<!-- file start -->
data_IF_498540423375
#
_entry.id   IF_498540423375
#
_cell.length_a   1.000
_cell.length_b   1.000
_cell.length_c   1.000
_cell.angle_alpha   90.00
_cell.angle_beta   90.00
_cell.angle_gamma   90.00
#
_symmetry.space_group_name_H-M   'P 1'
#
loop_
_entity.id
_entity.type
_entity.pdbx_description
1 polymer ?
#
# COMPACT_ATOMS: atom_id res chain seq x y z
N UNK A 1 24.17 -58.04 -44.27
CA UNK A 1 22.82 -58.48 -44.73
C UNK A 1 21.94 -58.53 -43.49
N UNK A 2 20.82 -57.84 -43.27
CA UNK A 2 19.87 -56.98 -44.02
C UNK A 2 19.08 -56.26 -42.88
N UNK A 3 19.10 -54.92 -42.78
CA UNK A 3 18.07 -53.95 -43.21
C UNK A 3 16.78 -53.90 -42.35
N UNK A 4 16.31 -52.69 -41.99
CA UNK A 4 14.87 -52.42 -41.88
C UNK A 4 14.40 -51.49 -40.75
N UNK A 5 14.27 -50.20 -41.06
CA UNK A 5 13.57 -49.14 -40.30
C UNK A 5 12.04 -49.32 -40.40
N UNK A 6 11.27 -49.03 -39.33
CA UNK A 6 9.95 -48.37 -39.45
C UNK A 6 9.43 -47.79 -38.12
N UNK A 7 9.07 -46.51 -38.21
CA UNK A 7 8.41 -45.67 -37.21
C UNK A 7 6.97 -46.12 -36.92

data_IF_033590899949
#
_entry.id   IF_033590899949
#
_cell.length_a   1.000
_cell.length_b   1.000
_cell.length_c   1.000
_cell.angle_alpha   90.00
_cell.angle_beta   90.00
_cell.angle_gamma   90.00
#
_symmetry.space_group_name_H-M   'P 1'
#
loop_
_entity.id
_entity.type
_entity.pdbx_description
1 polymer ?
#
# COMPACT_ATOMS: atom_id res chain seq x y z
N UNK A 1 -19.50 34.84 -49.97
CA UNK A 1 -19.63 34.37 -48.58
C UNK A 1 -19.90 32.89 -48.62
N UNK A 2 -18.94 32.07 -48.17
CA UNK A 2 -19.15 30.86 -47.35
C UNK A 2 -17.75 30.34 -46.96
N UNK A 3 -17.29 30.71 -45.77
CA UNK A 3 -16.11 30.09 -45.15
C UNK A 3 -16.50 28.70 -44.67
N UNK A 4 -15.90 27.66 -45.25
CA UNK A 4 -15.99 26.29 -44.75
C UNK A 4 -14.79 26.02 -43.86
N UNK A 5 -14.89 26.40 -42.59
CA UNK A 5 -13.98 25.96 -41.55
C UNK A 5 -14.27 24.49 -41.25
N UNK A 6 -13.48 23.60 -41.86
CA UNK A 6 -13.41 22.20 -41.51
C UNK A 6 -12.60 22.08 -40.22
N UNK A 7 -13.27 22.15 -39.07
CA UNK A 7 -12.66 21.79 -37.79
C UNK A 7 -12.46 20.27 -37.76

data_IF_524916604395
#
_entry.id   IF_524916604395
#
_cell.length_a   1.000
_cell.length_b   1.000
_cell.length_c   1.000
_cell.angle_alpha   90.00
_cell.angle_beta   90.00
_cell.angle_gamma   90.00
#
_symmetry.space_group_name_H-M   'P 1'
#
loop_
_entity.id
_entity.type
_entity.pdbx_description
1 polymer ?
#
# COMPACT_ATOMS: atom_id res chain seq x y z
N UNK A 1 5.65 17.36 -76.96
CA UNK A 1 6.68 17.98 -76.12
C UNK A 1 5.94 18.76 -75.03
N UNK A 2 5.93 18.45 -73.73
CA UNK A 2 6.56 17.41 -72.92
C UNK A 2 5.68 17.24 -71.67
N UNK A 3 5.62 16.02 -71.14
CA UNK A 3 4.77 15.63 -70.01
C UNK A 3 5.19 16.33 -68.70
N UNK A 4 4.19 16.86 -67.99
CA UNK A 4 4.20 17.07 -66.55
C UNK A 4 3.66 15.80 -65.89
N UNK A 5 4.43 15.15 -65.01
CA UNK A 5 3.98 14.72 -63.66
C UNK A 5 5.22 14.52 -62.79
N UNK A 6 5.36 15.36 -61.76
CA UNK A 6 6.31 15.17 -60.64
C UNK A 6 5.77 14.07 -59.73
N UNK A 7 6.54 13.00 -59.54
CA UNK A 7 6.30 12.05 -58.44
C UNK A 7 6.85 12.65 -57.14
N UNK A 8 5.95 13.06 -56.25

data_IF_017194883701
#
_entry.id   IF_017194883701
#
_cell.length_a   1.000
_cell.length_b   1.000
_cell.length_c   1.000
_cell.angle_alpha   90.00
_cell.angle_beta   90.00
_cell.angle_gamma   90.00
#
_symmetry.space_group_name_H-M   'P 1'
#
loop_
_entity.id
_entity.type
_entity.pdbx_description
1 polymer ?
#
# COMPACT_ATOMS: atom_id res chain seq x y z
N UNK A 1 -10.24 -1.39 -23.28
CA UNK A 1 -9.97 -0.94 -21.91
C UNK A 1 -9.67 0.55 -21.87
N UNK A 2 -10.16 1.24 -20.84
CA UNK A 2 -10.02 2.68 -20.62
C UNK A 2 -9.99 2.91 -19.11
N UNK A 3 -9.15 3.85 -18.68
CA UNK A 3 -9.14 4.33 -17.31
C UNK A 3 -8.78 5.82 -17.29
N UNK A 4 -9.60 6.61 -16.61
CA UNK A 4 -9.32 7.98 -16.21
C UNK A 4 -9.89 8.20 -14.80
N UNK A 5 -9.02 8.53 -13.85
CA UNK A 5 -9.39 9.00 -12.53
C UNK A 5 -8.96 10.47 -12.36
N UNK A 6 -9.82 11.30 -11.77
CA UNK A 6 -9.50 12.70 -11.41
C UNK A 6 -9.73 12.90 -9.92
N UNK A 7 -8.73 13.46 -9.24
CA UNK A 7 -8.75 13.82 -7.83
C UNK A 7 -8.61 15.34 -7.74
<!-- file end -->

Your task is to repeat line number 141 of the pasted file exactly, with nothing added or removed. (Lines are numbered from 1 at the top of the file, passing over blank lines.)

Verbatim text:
_entity.pdbx_description